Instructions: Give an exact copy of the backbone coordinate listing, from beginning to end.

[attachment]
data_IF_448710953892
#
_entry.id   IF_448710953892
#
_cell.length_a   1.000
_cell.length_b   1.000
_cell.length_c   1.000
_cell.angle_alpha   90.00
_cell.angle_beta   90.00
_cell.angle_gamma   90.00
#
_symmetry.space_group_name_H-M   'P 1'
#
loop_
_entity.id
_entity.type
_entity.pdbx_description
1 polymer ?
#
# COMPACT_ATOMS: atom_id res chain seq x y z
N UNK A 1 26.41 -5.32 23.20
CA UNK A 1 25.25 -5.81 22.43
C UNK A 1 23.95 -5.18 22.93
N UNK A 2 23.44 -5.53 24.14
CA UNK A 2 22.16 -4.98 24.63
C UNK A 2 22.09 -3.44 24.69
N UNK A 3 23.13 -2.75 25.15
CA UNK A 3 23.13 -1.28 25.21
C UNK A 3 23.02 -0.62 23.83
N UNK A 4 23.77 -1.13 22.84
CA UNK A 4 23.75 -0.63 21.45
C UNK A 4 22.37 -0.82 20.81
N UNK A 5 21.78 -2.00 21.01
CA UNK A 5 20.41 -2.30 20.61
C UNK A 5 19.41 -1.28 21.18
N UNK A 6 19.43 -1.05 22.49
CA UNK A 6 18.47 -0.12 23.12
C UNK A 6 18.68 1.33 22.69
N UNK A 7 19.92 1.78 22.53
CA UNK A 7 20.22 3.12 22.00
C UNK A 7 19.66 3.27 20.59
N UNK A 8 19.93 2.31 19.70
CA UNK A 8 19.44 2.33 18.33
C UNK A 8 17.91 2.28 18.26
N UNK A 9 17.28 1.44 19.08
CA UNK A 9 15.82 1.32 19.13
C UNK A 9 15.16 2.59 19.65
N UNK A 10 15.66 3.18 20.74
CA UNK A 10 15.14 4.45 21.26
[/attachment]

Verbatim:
data_IF_448710953892
#
_entry.id   IF_448710953892
#
_cell.length_a   1.000
_cell.length_b   1.000
_cell.length_c   1.000
_cell.angle_alpha   90.00
_cell.angle_beta   90.00
_cell.angle_gamma   90.00
#
_symmetry.space_group_name_H-M   'P 1'
#
loop_
_entity.id
_entity.type
_entity.pdbx_description
1 polymer ?
#
# COMPACT_ATOMS: atom_id res chain seq x y z
N UNK A 1 26.41 -5.32 23.20
CA UNK A 1 25.25 -5.81 22.43
C UNK A 1 23.95 -5.18 22.93
N UNK A 2 23.44 -5.53 24.14
CA UNK A 2 22.16 -4.98 24.63
C UNK A 2 22.09 -3.44 24.69
N UNK A 3 23.13 -2.75 25.15
CA UNK A 3 23.13 -1.28 25.21
C UNK A 3 23.02 -0.62 23.83
N UNK A 4 23.77 -1.13 22.84
CA UNK A 4 23.75 -0.63 21.45
C UNK A 4 22.37 -0.82 20.81
N UNK A 5 21.78 -2.00 21.01
CA UNK A 5 20.41 -2.30 20.61
C UNK A 5 19.41 -1.28 21.18
N UNK A 6 19.43 -1.05 22.49
CA UNK A 6 18.47 -0.12 23.12
C UNK A 6 18.68 1.33 22.69
N UNK A 7 19.92 1.78 22.53
CA UNK A 7 20.22 3.12 22.00
C UNK A 7 19.66 3.27 20.59
N UNK A 8 19.93 2.31 19.70
CA UNK A 8 19.44 2.33 18.33
C UNK A 8 17.91 2.28 18.26
N UNK A 9 17.28 1.44 19.08
CA UNK A 9 15.82 1.32 19.13
C UNK A 9 15.16 2.59 19.65
N UNK A 10 15.66 3.18 20.74
CA UNK A 10 15.14 4.45 21.26